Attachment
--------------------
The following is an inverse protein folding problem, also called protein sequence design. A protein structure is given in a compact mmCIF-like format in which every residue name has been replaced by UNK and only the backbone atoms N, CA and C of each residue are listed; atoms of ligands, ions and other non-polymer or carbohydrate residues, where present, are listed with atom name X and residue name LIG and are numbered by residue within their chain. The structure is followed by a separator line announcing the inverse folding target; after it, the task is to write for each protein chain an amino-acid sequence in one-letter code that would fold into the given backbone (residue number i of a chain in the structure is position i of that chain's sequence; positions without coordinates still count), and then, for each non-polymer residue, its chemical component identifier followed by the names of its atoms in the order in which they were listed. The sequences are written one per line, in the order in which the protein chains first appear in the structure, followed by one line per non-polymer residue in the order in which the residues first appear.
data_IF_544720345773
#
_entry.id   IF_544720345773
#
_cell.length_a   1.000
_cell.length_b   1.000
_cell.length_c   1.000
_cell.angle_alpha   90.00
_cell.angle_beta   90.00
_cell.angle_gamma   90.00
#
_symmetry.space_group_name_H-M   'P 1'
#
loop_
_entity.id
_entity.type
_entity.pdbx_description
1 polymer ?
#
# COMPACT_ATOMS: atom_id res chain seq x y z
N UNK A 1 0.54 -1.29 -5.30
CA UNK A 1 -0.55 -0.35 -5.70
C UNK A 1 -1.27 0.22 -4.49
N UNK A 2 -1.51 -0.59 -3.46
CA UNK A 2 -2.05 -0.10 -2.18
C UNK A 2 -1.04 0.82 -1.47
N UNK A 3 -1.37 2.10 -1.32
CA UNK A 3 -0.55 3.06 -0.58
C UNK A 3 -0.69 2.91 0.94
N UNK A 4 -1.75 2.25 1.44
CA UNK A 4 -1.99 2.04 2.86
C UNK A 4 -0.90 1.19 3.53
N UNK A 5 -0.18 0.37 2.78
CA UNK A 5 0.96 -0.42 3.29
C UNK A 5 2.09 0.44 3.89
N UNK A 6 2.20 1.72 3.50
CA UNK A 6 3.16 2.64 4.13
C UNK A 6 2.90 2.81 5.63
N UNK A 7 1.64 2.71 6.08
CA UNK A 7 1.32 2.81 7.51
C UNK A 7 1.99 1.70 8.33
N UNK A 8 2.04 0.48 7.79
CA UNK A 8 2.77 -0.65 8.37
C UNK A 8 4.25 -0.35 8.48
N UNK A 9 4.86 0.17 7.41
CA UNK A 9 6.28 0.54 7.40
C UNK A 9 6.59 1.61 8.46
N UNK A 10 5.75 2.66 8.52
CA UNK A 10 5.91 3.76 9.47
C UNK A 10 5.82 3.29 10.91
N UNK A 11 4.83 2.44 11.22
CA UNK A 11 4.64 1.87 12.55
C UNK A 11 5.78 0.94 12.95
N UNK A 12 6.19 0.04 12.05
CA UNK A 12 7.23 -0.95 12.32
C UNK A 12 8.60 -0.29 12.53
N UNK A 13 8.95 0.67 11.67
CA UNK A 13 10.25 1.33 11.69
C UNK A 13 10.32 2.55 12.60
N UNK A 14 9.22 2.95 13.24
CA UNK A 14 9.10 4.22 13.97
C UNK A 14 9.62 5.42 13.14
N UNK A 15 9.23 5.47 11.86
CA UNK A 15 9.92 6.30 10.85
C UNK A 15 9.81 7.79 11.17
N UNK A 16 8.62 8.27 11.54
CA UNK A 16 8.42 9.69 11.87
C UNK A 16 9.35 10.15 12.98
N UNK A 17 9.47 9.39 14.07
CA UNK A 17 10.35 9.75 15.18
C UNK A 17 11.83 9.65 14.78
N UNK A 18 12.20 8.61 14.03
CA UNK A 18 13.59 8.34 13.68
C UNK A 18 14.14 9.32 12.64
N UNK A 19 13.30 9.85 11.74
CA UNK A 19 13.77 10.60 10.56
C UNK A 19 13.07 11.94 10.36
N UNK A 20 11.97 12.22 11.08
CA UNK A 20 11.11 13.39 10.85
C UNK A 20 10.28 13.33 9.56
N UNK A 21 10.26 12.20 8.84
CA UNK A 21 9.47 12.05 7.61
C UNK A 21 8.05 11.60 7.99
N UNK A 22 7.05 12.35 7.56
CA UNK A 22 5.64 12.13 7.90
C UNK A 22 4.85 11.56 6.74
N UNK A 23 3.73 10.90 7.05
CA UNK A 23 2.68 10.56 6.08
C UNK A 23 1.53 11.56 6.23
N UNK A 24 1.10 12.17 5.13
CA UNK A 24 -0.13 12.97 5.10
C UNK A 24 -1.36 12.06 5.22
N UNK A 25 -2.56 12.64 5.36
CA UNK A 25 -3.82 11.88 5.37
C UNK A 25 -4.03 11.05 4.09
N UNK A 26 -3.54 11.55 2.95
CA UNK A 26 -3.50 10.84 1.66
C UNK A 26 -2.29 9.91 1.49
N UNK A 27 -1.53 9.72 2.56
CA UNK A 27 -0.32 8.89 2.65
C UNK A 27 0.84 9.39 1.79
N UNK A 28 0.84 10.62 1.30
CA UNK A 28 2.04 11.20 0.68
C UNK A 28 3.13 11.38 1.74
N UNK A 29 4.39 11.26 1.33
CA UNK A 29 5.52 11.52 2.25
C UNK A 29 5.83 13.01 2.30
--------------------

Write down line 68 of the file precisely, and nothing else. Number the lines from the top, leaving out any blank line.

CA UNK A 16 8.42 9.69 11.87